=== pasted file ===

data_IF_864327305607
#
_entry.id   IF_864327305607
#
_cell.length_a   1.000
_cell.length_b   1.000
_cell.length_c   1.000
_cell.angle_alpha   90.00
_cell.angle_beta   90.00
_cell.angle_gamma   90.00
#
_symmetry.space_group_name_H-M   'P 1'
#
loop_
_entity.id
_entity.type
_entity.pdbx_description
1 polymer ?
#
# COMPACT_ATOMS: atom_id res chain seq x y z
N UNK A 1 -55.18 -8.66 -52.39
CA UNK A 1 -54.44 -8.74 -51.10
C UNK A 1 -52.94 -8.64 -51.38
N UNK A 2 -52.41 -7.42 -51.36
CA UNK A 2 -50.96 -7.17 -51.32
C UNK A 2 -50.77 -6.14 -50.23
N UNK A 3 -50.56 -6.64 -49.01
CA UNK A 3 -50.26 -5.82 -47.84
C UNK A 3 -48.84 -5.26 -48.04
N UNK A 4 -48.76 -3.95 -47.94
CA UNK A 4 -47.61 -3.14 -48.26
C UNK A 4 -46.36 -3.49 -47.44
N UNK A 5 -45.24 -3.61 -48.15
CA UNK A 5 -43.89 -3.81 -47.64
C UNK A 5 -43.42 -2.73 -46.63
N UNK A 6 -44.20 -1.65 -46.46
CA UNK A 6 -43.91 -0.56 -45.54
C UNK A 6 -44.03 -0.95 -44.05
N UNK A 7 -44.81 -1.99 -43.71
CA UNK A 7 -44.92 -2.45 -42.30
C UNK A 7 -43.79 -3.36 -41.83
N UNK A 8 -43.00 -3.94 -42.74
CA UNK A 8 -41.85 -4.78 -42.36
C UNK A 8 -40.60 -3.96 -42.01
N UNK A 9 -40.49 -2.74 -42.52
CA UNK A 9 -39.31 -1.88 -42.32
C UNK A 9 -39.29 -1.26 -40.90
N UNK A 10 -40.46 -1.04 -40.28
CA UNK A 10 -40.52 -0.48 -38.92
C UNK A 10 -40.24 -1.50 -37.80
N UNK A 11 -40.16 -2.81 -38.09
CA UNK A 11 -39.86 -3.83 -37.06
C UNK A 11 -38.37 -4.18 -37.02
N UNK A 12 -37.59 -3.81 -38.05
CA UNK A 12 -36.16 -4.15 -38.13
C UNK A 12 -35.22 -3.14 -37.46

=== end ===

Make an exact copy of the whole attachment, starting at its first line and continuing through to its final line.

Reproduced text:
data_IF_864327305607
#
_entry.id   IF_864327305607
#
_cell.length_a   1.000
_cell.length_b   1.000
_cell.length_c   1.000
_cell.angle_alpha   90.00
_cell.angle_beta   90.00
_cell.angle_gamma   90.00
#
_symmetry.space_group_name_H-M   'P 1'
#
loop_
_entity.id
_entity.type
_entity.pdbx_description
1 polymer ?
#
# COMPACT_ATOMS: atom_id res chain seq x y z
N UNK A 1 -55.18 -8.66 -52.39
CA UNK A 1 -54.44 -8.74 -51.10
C UNK A 1 -52.94 -8.64 -51.38
N UNK A 2 -52.41 -7.42 -51.36
CA UNK A 2 -50.96 -7.17 -51.32
C UNK A 2 -50.77 -6.14 -50.23
N UNK A 3 -50.56 -6.64 -49.01
CA UNK A 3 -50.26 -5.82 -47.84
C UNK A 3 -48.84 -5.26 -48.04
N UNK A 4 -48.76 -3.95 -47.94
CA UNK A 4 -47.61 -3.14 -48.26
C UNK A 4 -46.36 -3.49 -47.44
N UNK A 5 -45.24 -3.61 -48.15
CA UNK A 5 -43.89 -3.81 -47.64
C UNK A 5 -43.42 -2.73 -46.63
N UNK A 6 -44.20 -1.65 -46.46
CA UNK A 6 -43.91 -0.56 -45.54
C UNK A 6 -44.03 -0.95 -44.05
N UNK A 7 -44.81 -1.99 -43.71
CA UNK A 7 -44.92 -2.45 -42.30
C UNK A 7 -43.79 -3.36 -41.83
N UNK A 8 -43.00 -3.94 -42.74
CA UNK A 8 -41.85 -4.78 -42.36
C UNK A 8 -40.60 -3.96 -42.01
N UNK A 9 -40.49 -2.74 -42.52
CA UNK A 9 -39.31 -1.88 -42.32
C UNK A 9 -39.29 -1.26 -40.90
N UNK A 10 -40.46 -1.04 -40.28
CA UNK A 10 -40.52 -0.48 -38.92
C UNK A 10 -40.24 -1.50 -37.80
N UNK A 11 -40.16 -2.81 -38.09
CA UNK A 11 -39.86 -3.83 -37.06
C UNK A 11 -38.37 -4.18 -37.02
N UNK A 12 -37.59 -3.81 -38.05
CA UNK A 12 -36.16 -4.15 -38.13
C UNK A 12 -35.22 -3.14 -37.46